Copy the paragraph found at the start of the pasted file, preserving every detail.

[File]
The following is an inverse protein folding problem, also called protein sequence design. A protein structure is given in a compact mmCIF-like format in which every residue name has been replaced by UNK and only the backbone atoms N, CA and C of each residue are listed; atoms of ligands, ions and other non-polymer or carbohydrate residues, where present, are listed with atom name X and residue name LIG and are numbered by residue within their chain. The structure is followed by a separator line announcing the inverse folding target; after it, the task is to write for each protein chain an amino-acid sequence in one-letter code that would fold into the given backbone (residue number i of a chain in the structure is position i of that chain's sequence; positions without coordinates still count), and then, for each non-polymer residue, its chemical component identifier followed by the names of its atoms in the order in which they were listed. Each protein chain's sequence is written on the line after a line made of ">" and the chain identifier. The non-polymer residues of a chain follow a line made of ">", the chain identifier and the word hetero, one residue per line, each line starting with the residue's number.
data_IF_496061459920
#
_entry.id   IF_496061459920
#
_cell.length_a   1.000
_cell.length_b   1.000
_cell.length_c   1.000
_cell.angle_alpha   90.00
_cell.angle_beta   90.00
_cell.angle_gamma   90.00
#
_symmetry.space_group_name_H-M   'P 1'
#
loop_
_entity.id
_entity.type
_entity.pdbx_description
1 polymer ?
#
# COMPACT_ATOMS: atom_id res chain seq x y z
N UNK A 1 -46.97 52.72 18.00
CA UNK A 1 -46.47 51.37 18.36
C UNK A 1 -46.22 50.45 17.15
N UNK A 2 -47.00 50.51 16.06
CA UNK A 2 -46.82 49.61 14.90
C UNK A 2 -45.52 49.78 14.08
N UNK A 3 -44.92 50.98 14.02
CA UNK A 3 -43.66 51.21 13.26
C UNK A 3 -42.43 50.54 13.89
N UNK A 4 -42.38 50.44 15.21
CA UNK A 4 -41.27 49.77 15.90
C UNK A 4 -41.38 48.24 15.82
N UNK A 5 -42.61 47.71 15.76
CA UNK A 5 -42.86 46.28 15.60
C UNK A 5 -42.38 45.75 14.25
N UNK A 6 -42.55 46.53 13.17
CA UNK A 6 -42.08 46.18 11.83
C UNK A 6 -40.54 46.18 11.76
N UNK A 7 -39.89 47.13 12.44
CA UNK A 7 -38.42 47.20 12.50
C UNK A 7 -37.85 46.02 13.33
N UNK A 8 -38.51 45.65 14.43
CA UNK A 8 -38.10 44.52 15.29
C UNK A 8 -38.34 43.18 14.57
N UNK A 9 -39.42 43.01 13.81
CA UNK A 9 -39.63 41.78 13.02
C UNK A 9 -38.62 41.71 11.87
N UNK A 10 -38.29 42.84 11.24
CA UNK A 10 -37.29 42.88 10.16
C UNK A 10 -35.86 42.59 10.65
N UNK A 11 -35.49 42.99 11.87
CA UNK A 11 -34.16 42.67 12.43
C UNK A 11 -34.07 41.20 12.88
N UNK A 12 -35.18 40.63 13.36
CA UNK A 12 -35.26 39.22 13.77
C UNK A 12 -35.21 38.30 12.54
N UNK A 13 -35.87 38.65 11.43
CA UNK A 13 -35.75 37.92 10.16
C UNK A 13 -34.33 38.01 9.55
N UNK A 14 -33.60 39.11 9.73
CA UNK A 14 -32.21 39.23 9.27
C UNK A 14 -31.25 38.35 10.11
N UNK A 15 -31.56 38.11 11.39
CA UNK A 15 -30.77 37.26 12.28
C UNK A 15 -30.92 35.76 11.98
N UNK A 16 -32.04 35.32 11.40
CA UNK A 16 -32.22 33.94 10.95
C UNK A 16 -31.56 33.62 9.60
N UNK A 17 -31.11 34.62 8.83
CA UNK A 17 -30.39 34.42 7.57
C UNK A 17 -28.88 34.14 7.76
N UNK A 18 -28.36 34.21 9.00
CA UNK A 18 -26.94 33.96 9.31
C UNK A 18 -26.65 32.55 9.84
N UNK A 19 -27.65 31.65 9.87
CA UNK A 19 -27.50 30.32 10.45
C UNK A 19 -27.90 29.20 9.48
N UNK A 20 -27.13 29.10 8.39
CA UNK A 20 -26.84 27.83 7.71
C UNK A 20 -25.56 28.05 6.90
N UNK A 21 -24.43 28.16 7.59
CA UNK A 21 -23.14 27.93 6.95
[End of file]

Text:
The following is an inverse protein folding problem, also called protein sequence design. A protein structure is given in a compact mmCIF-like format in which every residue name has been replaced by UNK and only the backbone atoms N, CA and C of each residue are listed; atoms of ligands, ions and other non-polymer or carbohydrate residues, where present, are listed with atom name X and residue name LIG and are numbered by residue within their chain. The structure is followed by a separator line announcing the inverse folding target; after it, the task is to write for each protein chain an amino-acid sequence in one-letter code that would fold into the given backbone (residue number i of a chain in the structure is position i of that chain's sequence; positions without coordinates still count), and then, for each non-polymer residue, its chemical component identifier followed by the names of its atoms in the order in which they were listed. Each protein chain's sequence is written on the line after a line made of ">" and the chain identifier. The non-polymer residues of a chain follow a line made of ">", the chain identifier and the word hetero, one residue per line, each line starting with the residue's number.